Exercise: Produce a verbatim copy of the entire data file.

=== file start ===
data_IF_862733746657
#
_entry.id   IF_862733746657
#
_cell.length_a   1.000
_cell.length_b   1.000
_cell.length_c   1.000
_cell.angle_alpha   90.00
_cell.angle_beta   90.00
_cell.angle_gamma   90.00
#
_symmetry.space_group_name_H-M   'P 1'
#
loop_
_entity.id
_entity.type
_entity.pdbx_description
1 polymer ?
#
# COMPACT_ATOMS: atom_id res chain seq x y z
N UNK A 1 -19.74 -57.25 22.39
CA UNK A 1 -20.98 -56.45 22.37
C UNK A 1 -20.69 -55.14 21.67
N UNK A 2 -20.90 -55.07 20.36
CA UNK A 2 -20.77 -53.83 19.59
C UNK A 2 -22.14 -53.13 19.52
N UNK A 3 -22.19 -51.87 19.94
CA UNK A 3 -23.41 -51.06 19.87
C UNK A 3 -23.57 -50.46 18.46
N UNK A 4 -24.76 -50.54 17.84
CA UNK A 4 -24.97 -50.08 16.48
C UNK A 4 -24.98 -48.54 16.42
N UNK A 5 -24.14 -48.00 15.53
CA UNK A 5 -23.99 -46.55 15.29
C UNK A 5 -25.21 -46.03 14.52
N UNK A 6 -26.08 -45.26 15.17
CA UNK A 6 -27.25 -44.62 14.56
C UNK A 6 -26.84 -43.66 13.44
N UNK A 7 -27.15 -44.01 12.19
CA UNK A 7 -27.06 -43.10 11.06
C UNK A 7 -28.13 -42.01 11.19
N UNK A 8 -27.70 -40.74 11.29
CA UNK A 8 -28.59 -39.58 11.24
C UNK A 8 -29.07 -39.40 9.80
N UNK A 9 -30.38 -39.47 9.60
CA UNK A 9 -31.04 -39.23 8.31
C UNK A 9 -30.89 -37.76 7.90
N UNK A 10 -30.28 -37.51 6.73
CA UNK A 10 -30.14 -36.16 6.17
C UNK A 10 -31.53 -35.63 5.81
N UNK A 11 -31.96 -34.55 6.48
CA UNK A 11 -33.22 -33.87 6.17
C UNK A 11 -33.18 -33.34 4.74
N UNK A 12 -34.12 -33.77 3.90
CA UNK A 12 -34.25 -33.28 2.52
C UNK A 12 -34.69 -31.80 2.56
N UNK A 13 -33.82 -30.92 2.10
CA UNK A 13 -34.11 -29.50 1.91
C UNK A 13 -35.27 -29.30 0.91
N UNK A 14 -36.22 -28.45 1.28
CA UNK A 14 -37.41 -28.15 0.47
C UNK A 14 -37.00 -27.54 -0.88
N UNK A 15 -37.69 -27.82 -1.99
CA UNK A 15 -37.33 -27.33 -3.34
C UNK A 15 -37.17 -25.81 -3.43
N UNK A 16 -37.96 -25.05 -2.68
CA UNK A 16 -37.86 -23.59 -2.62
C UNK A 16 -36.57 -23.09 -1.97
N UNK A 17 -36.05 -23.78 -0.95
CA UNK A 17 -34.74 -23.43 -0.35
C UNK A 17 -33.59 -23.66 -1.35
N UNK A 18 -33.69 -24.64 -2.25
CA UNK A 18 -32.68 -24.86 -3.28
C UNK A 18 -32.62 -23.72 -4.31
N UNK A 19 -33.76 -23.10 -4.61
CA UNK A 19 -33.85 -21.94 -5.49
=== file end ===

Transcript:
data_IF_862733746657
#
_entry.id   IF_862733746657
#
_cell.length_a   1.000
_cell.length_b   1.000
_cell.length_c   1.000
_cell.angle_alpha   90.00
_cell.angle_beta   90.00
_cell.angle_gamma   90.00
#
_symmetry.space_group_name_H-M   'P 1'
#
loop_
_entity.id
_entity.type
_entity.pdbx_description
1 polymer ?
#
# COMPACT_ATOMS: atom_id res chain seq x y z
N UNK A 1 -19.74 -57.25 22.39
CA UNK A 1 -20.98 -56.45 22.37
C UNK A 1 -20.69 -55.14 21.67
N UNK A 2 -20.90 -55.07 20.36
CA UNK A 2 -20.77 -53.83 19.59
C UNK A 2 -22.14 -53.13 19.52
N UNK A 3 -22.19 -51.87 19.94
CA UNK A 3 -23.41 -51.06 19.87
C UNK A 3 -23.57 -50.46 18.46
N UNK A 4 -24.76 -50.54 17.84
CA UNK A 4 -24.97 -50.08 16.48
C UNK A 4 -24.98 -48.54 16.42
N UNK A 5 -24.14 -48.00 15.53
CA UNK A 5 -23.99 -46.55 15.29
C UNK A 5 -25.21 -46.03 14.52
N UNK A 6 -26.08 -45.26 15.17
CA UNK A 6 -27.25 -44.62 14.56
C UNK A 6 -26.84 -43.66 13.44
N UNK A 7 -27.15 -44.01 12.19
CA UNK A 7 -27.06 -43.10 11.06
C UNK A 7 -28.13 -42.01 11.19
N UNK A 8 -27.70 -40.74 11.29
CA UNK A 8 -28.59 -39.58 11.24
C UNK A 8 -29.07 -39.40 9.80
N UNK A 9 -30.38 -39.47 9.60
CA UNK A 9 -31.04 -39.23 8.31
C UNK A 9 -30.89 -37.76 7.90
N UNK A 10 -30.28 -37.51 6.73
CA UNK A 10 -30.14 -36.16 6.17
C UNK A 10 -31.53 -35.63 5.81
N UNK A 11 -31.96 -34.55 6.48
CA UNK A 11 -33.22 -33.87 6.17
C UNK A 11 -33.18 -33.34 4.74
N UNK A 12 -34.12 -33.77 3.90
CA UNK A 12 -34.25 -33.28 2.52
C UNK A 12 -34.69 -31.80 2.56
N UNK A 13 -33.82 -30.92 2.10
CA UNK A 13 -34.11 -29.50 1.91
C UNK A 13 -35.27 -29.30 0.91
N UNK A 14 -36.22 -28.45 1.28
CA UNK A 14 -37.41 -28.15 0.47
C UNK A 14 -37.00 -27.54 -0.88
N UNK A 15 -37.69 -27.82 -1.99
CA UNK A 15 -37.33 -27.33 -3.34
C UNK A 15 -37.17 -25.81 -3.43
N UNK A 16 -37.96 -25.05 -2.68
CA UNK A 16 -37.86 -23.59 -2.62
C UNK A 16 -36.57 -23.09 -1.97
N UNK A 17 -36.05 -23.78 -0.95
CA UNK A 17 -34.74 -23.43 -0.35
C UNK A 17 -33.59 -23.66 -1.35
N UNK A 18 -33.69 -24.64 -2.25
CA UNK A 18 -32.68 -24.86 -3.28
C UNK A 18 -32.62 -23.72 -4.31
N UNK A 19 -33.76 -23.10 -4.61
CA UNK A 19 -33.85 -21.94 -5.49